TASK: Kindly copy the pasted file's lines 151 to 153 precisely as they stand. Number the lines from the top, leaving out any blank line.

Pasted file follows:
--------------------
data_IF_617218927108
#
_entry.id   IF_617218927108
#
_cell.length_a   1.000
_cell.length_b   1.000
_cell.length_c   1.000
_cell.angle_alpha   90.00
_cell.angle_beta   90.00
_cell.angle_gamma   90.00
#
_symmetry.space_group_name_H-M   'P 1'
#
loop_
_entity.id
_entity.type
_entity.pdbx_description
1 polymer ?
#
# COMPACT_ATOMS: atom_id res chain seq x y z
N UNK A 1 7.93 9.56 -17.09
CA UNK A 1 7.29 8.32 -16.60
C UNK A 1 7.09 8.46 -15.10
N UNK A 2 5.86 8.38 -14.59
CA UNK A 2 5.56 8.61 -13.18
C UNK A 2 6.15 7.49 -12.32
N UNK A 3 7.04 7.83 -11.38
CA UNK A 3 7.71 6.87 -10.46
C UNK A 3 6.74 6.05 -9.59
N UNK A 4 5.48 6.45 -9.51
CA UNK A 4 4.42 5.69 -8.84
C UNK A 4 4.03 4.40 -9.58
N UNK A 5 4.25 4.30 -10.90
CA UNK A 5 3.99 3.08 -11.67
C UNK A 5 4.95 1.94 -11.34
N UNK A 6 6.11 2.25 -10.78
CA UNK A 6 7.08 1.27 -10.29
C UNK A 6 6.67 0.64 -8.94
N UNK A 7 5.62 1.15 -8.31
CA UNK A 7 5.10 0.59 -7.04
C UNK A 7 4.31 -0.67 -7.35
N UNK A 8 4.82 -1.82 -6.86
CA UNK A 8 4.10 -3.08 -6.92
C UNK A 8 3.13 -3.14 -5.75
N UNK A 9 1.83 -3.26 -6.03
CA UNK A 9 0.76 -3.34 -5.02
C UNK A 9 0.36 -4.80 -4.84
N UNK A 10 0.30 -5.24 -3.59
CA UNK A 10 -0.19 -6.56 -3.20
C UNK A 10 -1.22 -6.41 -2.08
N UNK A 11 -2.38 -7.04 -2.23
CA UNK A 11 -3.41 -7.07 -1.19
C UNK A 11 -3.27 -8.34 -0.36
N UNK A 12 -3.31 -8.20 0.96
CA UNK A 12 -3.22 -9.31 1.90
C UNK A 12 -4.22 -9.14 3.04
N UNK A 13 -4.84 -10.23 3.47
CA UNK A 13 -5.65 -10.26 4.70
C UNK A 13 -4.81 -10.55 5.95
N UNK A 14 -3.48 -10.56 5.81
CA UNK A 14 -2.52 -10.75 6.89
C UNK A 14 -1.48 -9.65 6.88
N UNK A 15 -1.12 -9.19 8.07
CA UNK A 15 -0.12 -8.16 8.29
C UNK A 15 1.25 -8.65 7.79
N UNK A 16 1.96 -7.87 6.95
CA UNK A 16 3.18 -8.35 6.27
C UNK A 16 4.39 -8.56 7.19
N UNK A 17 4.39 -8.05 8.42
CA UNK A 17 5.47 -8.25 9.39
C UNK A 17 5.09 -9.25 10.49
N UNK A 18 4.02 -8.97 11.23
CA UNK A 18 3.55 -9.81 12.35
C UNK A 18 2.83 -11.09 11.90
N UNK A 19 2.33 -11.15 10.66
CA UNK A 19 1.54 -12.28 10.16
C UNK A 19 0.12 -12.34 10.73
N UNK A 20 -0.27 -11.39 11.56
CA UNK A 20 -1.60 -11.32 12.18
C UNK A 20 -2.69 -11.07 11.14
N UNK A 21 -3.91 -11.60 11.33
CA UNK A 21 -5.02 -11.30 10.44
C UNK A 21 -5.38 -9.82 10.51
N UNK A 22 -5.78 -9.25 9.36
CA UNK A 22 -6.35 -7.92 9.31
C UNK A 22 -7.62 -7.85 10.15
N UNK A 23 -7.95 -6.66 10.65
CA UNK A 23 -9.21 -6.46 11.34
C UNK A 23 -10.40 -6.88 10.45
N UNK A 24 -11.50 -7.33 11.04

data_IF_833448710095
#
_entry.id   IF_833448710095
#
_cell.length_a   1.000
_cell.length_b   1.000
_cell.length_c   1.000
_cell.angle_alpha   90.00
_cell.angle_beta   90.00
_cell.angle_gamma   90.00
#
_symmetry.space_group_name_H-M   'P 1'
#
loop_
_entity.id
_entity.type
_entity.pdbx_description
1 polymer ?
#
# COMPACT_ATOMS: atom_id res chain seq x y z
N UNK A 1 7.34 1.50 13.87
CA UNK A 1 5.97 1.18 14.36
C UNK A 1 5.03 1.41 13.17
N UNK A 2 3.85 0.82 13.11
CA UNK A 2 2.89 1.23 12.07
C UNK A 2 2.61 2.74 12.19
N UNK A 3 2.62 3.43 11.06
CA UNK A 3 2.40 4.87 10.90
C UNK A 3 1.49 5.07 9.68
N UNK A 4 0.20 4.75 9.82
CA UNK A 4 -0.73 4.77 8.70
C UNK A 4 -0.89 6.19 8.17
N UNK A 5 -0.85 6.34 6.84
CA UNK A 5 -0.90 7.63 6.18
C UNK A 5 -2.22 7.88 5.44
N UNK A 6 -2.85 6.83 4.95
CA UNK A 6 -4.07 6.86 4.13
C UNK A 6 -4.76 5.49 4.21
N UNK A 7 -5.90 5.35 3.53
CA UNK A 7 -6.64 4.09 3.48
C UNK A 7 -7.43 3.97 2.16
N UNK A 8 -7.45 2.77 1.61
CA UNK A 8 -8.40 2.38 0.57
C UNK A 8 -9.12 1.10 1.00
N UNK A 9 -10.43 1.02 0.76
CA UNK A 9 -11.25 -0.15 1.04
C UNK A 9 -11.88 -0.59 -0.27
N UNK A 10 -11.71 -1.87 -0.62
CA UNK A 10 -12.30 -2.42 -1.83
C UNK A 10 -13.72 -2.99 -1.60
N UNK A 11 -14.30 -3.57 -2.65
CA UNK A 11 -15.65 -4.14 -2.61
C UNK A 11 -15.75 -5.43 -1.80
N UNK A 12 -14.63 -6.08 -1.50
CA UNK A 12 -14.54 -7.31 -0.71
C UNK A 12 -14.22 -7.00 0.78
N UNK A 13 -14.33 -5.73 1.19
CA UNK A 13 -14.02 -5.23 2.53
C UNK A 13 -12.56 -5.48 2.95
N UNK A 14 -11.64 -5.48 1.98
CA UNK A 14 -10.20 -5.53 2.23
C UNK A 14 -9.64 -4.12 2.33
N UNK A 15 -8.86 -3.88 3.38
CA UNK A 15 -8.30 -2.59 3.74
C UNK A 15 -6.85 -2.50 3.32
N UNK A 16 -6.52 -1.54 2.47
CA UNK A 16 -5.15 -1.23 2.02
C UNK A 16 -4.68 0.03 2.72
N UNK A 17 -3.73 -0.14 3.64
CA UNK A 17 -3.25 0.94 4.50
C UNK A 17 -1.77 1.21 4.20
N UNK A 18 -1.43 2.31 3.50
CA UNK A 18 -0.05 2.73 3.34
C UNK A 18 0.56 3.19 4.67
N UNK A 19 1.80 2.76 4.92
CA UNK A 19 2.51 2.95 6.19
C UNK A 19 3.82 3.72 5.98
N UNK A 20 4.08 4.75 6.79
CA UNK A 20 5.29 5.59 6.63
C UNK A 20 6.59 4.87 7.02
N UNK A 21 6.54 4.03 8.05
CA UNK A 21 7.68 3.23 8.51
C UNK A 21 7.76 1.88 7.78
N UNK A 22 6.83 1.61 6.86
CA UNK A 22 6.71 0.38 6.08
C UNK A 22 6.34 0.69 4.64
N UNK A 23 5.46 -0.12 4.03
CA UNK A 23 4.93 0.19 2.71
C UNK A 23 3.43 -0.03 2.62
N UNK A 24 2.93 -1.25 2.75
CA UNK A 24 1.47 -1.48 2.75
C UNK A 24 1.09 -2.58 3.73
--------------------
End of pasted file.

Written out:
CA UNK A 14 -10.20 -5.53 2.23
C UNK A 14 -9.64 -4.12 2.33
N UNK A 15 -8.86 -3.88 3.38